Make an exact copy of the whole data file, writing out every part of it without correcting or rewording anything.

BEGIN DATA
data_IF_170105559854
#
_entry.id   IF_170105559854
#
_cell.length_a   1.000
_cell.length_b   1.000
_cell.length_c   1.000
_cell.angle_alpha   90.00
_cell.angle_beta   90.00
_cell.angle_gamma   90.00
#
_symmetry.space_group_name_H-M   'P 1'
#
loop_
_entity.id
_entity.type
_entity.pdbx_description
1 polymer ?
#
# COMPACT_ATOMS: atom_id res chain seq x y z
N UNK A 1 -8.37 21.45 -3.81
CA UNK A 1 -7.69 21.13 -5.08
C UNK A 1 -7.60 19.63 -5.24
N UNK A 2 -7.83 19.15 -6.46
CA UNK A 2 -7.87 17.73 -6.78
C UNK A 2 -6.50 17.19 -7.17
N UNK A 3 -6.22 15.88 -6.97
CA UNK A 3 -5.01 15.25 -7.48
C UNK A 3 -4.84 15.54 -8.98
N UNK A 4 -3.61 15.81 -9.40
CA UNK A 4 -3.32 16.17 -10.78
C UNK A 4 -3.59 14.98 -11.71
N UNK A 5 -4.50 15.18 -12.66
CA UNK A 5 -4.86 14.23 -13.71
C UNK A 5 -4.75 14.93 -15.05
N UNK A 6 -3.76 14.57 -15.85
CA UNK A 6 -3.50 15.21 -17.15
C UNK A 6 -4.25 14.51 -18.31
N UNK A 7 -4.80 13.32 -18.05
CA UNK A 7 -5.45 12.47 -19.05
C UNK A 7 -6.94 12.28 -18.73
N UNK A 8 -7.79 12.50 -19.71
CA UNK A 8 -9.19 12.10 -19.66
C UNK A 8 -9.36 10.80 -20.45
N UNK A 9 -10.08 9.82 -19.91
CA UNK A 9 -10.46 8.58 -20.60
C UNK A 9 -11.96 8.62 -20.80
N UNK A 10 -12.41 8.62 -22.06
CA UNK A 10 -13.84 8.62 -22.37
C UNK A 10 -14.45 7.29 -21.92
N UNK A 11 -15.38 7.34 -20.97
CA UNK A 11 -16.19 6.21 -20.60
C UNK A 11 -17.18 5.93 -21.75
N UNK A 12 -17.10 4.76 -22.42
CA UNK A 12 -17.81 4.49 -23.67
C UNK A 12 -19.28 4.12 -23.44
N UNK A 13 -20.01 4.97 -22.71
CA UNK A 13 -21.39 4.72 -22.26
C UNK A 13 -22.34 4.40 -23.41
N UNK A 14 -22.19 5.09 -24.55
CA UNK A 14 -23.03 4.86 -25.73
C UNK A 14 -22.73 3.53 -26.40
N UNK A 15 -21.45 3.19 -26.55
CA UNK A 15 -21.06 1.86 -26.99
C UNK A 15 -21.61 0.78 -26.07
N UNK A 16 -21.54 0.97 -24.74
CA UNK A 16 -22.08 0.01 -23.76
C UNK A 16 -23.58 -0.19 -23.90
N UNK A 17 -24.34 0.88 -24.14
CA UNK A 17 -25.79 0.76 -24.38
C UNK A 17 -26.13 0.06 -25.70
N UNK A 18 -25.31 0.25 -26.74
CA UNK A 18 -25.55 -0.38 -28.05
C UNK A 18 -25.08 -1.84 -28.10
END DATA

data_IF_170105559854
#
_entry.id   IF_170105559854
#
_cell.length_a   1.000
_cell.length_b   1.000
_cell.length_c   1.000
_cell.angle_alpha   90.00
_cell.angle_beta   90.00
_cell.angle_gamma   90.00
#
_symmetry.space_group_name_H-M   'P 1'
#
loop_
_entity.id
_entity.type
_entity.pdbx_description
1 polymer ?
#
# COMPACT_ATOMS: atom_id res chain seq x y z
N UNK A 1 -8.37 21.45 -3.81
CA UNK A 1 -7.69 21.13 -5.08
C UNK A 1 -7.60 19.63 -5.24
N UNK A 2 -7.83 19.15 -6.46
CA UNK A 2 -7.87 17.73 -6.78
C UNK A 2 -6.50 17.19 -7.17
N UNK A 3 -6.22 15.88 -6.97
CA UNK A 3 -5.01 15.25 -7.48
C UNK A 3 -4.84 15.54 -8.98
N UNK A 4 -3.61 15.81 -9.40
CA UNK A 4 -3.32 16.17 -10.78
C UNK A 4 -3.59 14.98 -11.71
N UNK A 5 -4.50 15.18 -12.66
CA UNK A 5 -4.86 14.23 -13.71
C UNK A 5 -4.75 14.93 -15.05
N UNK A 6 -3.76 14.57 -15.85
CA UNK A 6 -3.50 15.21 -17.15
C UNK A 6 -4.25 14.51 -18.31
N UNK A 7 -4.80 13.32 -18.05
CA UNK A 7 -5.45 12.47 -19.05
C UNK A 7 -6.94 12.28 -18.73
N UNK A 8 -7.79 12.50 -19.71
CA UNK A 8 -9.19 12.10 -19.66
C UNK A 8 -9.36 10.80 -20.45
N UNK A 9 -10.08 9.82 -19.91
CA UNK A 9 -10.46 8.58 -20.60
C UNK A 9 -11.96 8.62 -20.80
N UNK A 10 -12.41 8.62 -22.06
CA UNK A 10 -13.84 8.62 -22.37
C UNK A 10 -14.45 7.29 -21.92
N UNK A 11 -15.38 7.34 -20.97
CA UNK A 11 -16.19 6.21 -20.60
C UNK A 11 -17.18 5.93 -21.75
N UNK A 12 -17.10 4.76 -22.42
CA UNK A 12 -17.81 4.49 -23.67
C UNK A 12 -19.28 4.12 -23.44
N UNK A 13 -20.01 4.97 -22.71
CA UNK A 13 -21.39 4.72 -22.26
C UNK A 13 -22.34 4.40 -23.41
N UNK A 14 -22.19 5.09 -24.55
CA UNK A 14 -23.03 4.86 -25.73
C UNK A 14 -22.73 3.53 -26.40
N UNK A 15 -21.45 3.19 -26.55
CA UNK A 15 -21.06 1.86 -26.99
C UNK A 15 -21.61 0.78 -26.07
N UNK A 16 -21.54 0.97 -24.74
CA UNK A 16 -22.08 0.01 -23.76
C UNK A 16 -23.58 -0.19 -23.90
N UNK A 17 -24.34 0.88 -24.14
CA UNK A 17 -25.79 0.76 -24.38
C UNK A 17 -26.13 0.06 -25.70
N UNK A 18 -25.31 0.25 -26.74
CA UNK A 18 -25.55 -0.38 -28.05
C UNK A 18 -25.08 -1.84 -28.10